This topic was initially sparked when readers wrote to me about a scene in my book The Autumn Bride, where Damaris cooks the first meal for the badly neglected and almost starving old lady, Lady Beatrice Davenham.
“And I’ll make you something tasty to eat,” Damaris said. “What about a soft-boiled egg with soldiers?”
“A soft-boiled egg with soldiers?” the old lady repeated in a whisper. “I haven’t had that since—” She broke off, her mouth wobbling. Her face crumpled and she scrubbed at her brimming eyes. “Blast the dratted dust in here. It’s got into my eyes again.”
The readers asked me, "what are soldiers?"
Soft boiled eggs for children are often served with "soldiers" — toast cut into narrow lengths, that we dip in the egg and eat. In the UK they're often called "dippy eggs" — because you dip the soldiers into the eggs — just like the little girl above, and in this cute video showing two toddlers solemnly eating their "dippy eggs."
It's nursery food, comfort food, and though I'm supposedly an adult, there are days when a boiled egg with soldiers is exactly what I want. Which is why I thought Lady Beatrice would react the way she did. (And though the OED lists toast soldiers as first appearing in 1966 — I do check these things — my mother used the term in her childhood, and so did her mother, so it's clearly something that's been passed down through the generations. The OED only lists when a word first appears in print, so it's not an infallible guide to when a word was first used. Probably "nursery expressions" rarely made it into print until the 1960's when child rearing books became popular. )
But when it comes to soft-boiled eggs, the use of toast soldiers isn't the only difference between our countries. It seems most people in the USA don't use or even own egg-cups. And that really surprised me.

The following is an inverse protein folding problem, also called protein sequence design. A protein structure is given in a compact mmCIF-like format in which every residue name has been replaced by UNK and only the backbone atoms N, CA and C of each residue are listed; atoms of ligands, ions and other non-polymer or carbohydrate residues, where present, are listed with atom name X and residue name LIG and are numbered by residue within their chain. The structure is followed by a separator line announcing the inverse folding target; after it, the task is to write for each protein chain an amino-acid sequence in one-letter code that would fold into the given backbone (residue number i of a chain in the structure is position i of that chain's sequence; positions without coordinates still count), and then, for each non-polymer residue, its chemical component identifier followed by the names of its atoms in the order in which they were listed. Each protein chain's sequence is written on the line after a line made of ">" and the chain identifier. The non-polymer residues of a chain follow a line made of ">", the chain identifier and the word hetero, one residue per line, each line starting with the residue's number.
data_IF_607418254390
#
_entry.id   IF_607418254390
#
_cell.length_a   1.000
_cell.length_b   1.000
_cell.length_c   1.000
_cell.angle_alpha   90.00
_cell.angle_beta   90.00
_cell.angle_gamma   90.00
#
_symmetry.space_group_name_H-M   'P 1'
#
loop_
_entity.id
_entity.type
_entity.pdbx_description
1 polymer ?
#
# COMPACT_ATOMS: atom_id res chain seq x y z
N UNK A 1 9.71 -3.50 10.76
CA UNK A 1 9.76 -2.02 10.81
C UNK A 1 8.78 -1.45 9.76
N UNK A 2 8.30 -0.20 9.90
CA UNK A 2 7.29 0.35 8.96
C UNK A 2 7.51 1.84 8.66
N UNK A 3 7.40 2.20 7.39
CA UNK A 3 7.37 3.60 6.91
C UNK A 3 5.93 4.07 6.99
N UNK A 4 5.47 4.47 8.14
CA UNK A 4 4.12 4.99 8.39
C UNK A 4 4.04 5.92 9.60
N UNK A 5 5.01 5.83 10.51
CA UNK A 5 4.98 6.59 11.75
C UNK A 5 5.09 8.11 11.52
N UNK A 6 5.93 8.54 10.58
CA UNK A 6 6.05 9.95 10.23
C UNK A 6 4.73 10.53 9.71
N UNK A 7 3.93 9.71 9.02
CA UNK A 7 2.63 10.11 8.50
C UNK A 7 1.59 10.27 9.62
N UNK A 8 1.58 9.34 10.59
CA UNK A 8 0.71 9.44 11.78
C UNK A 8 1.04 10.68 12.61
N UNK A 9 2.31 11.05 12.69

I just pulled a handful of egg cups from my my cupboard — my "bunnikins" one from my childhood, another china one, a couple of silver ones that were my grandmother's, and an old plastic one used in our caravan when I was a kid. My bunnykins one is my favorite, even though it has a crack in it. I've had it all my life. You can still buy the exact same ones today (from Royal Doulton.)
Even the people who rarely eat boiled eggs as adults still tend to keep their childhood egg-cups. And there are so many really cute and fun designs, people keep buying them. For those of us who've used them since we were toddlers, using egg cups is pretty much automatic. In fact when I mentioned my topic in an email to an English friend she said this: Well, this is fascinating! I had heard a rumour that Americans didn't use egg cups but wasn't sure if it was just a myth because how would you eat a boiled egg without one?
Good question. In the US, I've seen soft boiled eggs served in a bowl, with their innards scooped out for you. I've also seen people eat them holding the egg in a paper towel — because of the heat I suppose. Generally, I gather Americans don't eat soft boiled eggs. People have suggested to me that it was because of the cholesterol scare about eggs — but I see eggs cooked everywhere in the US fried and scrambled in even more fat, so that can't be it. Hard-boiled eggs are used in salads and sandwiches and I suppose if people want an egg with a runny yolk, they poach one.
So, on one side of the pond it's unthinkable to eat a boiled egg without an egg-cup, on the other side it's a rare and arcane item. I must confess that I've found the passion with which both sides address The Egg-cup Issue endlessly entertaining. In one discussion I particularly loved these two comments — one from either "side".